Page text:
What Are The Different Keurig Versions?

Keurig places personal details above all else. The company has periodically released new versions, as well as updated older versions, to keep up with the demand for customization.

The first thing to keep in mind is the basic models. The Keurig has the single-serve coffeemaker, designed for one cup at a time, and the hybrid single-serve and drip coffee model. The latter is perfect for larger households that need several cups of coffee going at a time.

These come in a variety of colors, from ruby red to matte black, though the size is contingent on the volume of coffee you need. If you don’t have a lot of space or move around often, it’s best to stick to the single-serve.

You don’t even have to stick to conventional drip coffee. The Keurig K-Cafe is designed to replicate the coffee shop in the comfort of your home, boasting a milk frother to help you craft high-quality lattes and cappuccinos.

The Keurig can get even more ergonomic, such as the K155 or the K-Mini Plus for your studio or office space. With so many options at your fingertips, it’s understandable to get a little choice fatigue.

Learning about the Keurig K50 vs K55 will help you whittle down your decision just a little more so you can finally start enjoying hot, fresh coffee anytime.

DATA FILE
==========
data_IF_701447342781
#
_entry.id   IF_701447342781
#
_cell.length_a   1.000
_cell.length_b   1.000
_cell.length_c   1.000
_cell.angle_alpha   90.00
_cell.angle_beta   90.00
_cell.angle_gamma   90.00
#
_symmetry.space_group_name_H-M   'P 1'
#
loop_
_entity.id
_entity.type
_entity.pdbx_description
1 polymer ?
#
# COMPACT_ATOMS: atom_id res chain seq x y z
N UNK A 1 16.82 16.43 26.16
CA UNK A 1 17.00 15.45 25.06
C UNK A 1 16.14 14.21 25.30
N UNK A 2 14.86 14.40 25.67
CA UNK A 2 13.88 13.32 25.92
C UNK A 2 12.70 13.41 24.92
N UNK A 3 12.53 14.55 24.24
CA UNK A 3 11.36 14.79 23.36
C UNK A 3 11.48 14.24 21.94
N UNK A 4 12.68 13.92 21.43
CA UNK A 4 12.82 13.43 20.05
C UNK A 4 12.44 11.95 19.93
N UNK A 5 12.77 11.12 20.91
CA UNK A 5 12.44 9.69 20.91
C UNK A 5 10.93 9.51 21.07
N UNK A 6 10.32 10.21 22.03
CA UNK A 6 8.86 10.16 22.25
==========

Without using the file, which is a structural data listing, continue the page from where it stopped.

What Should I Buy With My Keurig?

Once you figure out your preferences concerning Keurig K50 vs K55, you’ll want to supplement your purchase with a few extra goodies. Don’t worry: these won’t break the bank!

If you want to buy reusable K-Cups, make sure to get a grinder with it. You can either order your coffee pre-ground from a roastery or give it a try at home with a burr grinder, designed to offer several grind levels to match your brewing method.

If you don’t want to take the plunge with the Keurig K-Cafe, you can also buy a manual milk frother. These are usually battery-powered and can whip up your milk to a perfect froth. Whichever you decide to go with, American coffee roasters I highly recommend you try out are Counter Culture Coffee, Deadstock Coffee, and La Colombe.

How Do I Make Sure My Keurig Lasts A Long Time?

Everyone wants their dollar to stretch as far as possible.

Since it was designed with convenience first, taking good care of your Keurig isn’t all that hard. Some long-term care tips are obvious, such as not dropping your Keurig or putting it anywhere plastic parts could melt (such as too close to the stove).

If you’re concerned about having to replace any parts, sign up for a warranty. The Keurig K50 and the Keurig K55 both offer three-year and four-year protection plans to replace damaged parts for free and gift card exchanges should you want a new purchase entirely.

The Keurig is a staple for a reason.

It offers unparalleled convenience in every part of the coffeemaking process, from the simple K-Cups to the several year warranties. Even the unreliable sustainability of the K-Cup design can be mitigated with a reusable model. No matter where you land on the coffee scale, there’s something to love here.